CBS Corp reported profit of $15.4 million in the second quarter, down from $408 million in the year-ago period. CBS had a difficult comparison against the previous year's quarter which included a $127.2 million gain on the sale of the Sundance Channel. The company also said revenue was $3 billion, slightly down from $3.4 billion. Operating income dropped from $637 million to $242 million for the period.
Television revenue fell 10% to $1.95 billion, from $2.16 billion. Ad sales were down 13% mostly on weakness at the local station level. Though affiliate revenue rose 10% because of rate increases and subscriptions growth at Showtime Networks. The company also wrote down the value of its programming including a $14 million charge for the period. The company also took a $4 million restructuring charge. The company recorded ad sales of $1.1 billion in the three months to June 30, down from $1.3 billion.
In a statement CBS president and CEO Leslie Moonves said: "We continue to believe the back half of the year will be considerably stronger than the first...As the economy improves, we are confident we can deliver stronger financial results in both near and long term."Moonves said on the call that local markets are seeing a pick-up. "Local businesses were the first to be hit, and it appears they are first to come out of it as well." He said each quarter this year has seen an upward swing in the TV unit.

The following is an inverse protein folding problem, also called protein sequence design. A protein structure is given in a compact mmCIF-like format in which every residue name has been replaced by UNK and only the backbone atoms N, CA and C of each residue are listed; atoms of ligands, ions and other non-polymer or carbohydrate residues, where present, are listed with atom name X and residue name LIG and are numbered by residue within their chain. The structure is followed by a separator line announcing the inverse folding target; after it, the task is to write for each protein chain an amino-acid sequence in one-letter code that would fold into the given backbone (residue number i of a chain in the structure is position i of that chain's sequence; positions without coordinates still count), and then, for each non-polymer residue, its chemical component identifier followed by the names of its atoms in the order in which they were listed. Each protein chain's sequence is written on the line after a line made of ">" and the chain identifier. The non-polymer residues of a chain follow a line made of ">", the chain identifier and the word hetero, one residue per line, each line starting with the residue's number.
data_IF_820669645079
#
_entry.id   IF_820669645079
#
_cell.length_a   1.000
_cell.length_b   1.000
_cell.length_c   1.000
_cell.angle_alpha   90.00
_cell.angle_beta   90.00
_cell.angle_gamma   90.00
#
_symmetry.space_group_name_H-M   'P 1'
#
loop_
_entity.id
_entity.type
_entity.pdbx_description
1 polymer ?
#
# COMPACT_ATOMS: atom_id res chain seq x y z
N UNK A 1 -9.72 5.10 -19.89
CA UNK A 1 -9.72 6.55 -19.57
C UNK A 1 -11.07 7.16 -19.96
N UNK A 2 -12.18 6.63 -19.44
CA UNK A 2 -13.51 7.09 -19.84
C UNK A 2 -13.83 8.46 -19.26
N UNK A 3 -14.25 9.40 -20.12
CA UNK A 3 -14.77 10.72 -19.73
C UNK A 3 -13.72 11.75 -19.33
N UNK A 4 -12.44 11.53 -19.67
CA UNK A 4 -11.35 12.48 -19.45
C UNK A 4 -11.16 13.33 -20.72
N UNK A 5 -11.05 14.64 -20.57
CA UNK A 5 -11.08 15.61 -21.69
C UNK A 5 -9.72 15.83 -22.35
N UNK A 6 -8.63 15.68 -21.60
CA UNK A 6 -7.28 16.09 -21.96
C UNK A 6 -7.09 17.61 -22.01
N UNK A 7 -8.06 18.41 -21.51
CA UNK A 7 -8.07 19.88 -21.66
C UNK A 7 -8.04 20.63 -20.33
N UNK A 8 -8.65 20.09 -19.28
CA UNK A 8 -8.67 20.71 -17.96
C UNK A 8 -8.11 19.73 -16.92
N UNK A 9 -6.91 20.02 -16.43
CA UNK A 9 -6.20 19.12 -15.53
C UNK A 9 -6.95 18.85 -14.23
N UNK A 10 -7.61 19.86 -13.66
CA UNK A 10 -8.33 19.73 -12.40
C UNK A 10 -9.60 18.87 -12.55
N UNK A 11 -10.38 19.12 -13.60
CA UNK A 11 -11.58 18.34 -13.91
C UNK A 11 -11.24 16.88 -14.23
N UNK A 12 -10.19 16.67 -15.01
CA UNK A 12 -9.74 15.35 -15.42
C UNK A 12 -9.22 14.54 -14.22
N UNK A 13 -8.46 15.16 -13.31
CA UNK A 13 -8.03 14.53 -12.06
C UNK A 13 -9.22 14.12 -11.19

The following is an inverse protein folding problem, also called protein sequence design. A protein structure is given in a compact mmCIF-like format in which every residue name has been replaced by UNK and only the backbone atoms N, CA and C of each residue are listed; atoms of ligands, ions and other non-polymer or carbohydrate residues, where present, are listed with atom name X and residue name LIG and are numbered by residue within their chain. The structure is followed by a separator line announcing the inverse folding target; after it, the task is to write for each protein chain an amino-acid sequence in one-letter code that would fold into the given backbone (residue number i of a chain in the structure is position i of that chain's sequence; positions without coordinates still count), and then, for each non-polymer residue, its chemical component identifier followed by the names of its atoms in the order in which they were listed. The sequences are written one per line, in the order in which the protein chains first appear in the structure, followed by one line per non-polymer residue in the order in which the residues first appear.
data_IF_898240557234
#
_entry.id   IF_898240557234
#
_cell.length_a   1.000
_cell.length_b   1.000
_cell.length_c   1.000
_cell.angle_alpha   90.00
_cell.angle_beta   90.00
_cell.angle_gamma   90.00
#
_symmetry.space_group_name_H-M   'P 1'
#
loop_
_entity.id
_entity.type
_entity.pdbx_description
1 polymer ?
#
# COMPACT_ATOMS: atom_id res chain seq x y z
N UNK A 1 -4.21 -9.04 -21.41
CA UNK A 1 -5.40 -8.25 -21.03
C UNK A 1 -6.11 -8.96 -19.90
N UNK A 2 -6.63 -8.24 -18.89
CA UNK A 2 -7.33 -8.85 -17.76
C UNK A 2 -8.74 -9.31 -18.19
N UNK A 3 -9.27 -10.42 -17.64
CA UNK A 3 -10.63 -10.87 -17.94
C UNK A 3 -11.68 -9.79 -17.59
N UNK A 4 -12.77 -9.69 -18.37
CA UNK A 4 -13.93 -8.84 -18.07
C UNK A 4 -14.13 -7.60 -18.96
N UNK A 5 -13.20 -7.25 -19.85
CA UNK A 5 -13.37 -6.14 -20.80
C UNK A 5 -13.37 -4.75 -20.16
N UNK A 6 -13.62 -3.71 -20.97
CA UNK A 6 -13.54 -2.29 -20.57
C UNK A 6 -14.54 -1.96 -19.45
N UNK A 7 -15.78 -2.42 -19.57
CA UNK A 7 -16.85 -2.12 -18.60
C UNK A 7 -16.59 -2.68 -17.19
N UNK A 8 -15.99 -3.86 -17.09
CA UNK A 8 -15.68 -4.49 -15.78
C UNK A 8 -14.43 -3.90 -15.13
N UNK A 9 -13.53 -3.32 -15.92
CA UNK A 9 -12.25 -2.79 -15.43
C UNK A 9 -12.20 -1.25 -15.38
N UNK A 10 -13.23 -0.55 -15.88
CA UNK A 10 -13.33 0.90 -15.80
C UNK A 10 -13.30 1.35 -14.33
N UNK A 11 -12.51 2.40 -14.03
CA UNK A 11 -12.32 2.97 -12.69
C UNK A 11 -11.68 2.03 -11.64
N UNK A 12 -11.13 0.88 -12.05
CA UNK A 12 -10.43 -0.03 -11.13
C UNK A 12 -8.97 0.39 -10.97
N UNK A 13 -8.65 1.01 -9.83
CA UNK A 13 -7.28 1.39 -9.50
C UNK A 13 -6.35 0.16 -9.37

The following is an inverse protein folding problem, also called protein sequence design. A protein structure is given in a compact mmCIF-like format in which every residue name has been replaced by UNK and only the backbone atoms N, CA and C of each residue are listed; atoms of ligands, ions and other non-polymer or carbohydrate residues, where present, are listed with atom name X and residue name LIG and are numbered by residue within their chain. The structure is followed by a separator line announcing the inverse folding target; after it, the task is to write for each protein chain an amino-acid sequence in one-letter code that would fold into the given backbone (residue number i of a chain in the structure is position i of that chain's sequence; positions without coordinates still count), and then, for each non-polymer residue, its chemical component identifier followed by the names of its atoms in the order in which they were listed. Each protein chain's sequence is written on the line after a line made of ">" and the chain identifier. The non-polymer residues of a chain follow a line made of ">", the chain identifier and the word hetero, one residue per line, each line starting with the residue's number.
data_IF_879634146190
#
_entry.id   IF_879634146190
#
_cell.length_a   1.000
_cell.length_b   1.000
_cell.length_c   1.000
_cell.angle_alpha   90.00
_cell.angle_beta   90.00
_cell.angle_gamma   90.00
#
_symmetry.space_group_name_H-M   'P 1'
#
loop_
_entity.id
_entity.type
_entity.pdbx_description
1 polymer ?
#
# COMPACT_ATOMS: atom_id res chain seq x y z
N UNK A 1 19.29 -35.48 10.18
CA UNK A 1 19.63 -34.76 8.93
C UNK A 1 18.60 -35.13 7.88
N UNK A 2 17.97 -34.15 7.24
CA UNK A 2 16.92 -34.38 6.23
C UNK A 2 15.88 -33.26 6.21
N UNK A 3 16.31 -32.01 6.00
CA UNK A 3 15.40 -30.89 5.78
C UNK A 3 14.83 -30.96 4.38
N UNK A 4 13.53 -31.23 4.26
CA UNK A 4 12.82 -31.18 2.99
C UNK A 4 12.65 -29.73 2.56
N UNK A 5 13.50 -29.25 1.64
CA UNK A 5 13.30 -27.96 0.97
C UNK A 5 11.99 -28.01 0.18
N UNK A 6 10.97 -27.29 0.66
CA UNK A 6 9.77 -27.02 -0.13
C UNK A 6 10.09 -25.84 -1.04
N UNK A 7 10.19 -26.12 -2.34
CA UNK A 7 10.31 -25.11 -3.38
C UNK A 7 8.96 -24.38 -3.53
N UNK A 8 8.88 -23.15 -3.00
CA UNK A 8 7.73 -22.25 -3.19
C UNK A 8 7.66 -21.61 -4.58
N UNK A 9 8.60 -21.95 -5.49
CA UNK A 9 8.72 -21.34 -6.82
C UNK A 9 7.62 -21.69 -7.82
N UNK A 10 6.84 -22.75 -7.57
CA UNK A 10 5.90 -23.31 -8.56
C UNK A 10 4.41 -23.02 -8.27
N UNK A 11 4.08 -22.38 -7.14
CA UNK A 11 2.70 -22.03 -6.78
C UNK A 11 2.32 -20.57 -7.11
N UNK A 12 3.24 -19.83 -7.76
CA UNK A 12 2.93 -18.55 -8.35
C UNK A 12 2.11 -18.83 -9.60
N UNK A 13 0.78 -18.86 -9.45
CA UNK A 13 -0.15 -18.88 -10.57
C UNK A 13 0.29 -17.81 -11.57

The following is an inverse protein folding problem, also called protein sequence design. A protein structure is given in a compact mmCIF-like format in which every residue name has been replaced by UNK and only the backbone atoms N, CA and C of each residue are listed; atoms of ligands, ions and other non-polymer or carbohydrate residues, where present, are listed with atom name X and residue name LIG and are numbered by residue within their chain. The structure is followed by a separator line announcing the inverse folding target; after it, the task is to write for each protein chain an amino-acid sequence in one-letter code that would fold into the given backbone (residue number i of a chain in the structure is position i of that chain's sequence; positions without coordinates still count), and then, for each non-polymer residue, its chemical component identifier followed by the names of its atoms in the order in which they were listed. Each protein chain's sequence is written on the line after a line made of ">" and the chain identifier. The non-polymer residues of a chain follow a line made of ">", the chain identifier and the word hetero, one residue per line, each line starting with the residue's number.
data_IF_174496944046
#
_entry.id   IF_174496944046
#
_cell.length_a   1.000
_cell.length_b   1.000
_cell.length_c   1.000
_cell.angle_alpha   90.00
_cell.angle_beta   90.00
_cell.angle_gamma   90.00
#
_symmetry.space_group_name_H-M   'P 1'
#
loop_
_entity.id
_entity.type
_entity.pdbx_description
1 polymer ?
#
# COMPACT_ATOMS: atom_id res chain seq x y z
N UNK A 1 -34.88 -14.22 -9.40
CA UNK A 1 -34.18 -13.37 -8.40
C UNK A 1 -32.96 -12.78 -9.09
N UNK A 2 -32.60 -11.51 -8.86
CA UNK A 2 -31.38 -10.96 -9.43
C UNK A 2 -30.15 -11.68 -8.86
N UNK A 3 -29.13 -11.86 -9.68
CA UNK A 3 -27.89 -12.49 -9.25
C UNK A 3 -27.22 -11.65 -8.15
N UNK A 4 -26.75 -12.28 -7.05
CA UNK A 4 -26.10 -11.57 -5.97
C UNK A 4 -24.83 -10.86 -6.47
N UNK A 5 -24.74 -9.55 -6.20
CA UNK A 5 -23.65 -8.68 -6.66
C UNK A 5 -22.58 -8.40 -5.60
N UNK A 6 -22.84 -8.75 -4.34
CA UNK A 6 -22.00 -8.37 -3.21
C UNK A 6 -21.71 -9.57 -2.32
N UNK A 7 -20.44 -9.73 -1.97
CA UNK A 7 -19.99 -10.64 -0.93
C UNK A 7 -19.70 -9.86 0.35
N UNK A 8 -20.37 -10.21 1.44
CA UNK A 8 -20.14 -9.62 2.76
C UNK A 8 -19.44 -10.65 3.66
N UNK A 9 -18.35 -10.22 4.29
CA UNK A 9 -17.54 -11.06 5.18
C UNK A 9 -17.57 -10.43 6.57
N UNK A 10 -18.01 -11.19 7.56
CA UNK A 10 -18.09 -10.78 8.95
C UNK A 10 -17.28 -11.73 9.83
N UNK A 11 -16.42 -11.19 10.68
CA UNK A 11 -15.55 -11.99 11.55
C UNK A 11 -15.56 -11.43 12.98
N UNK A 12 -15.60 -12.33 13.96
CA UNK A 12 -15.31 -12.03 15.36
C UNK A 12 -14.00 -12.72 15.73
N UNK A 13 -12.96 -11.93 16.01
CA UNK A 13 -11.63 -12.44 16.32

Commenting on the upfront, Moonves added: "We achieved flat revenue, total revenue is down and we retained more inventory to sell in scatter." Moonves said the network would do well in the scatter market and referred to 2002 when the network gambled on a better year round market and won. He said CBS was already seeing a strong upswing in the third quarter with scatter up 30% over the previous year period. That's worth another $30 million for the network, Moonves said, adding that they had to cut reality shows to incorporate additional ads. "The worst is behind us," he said adding that government programs such as 'Cash for Clunkers,' and healthcare initiatives would come first to broadcast to spread the message.
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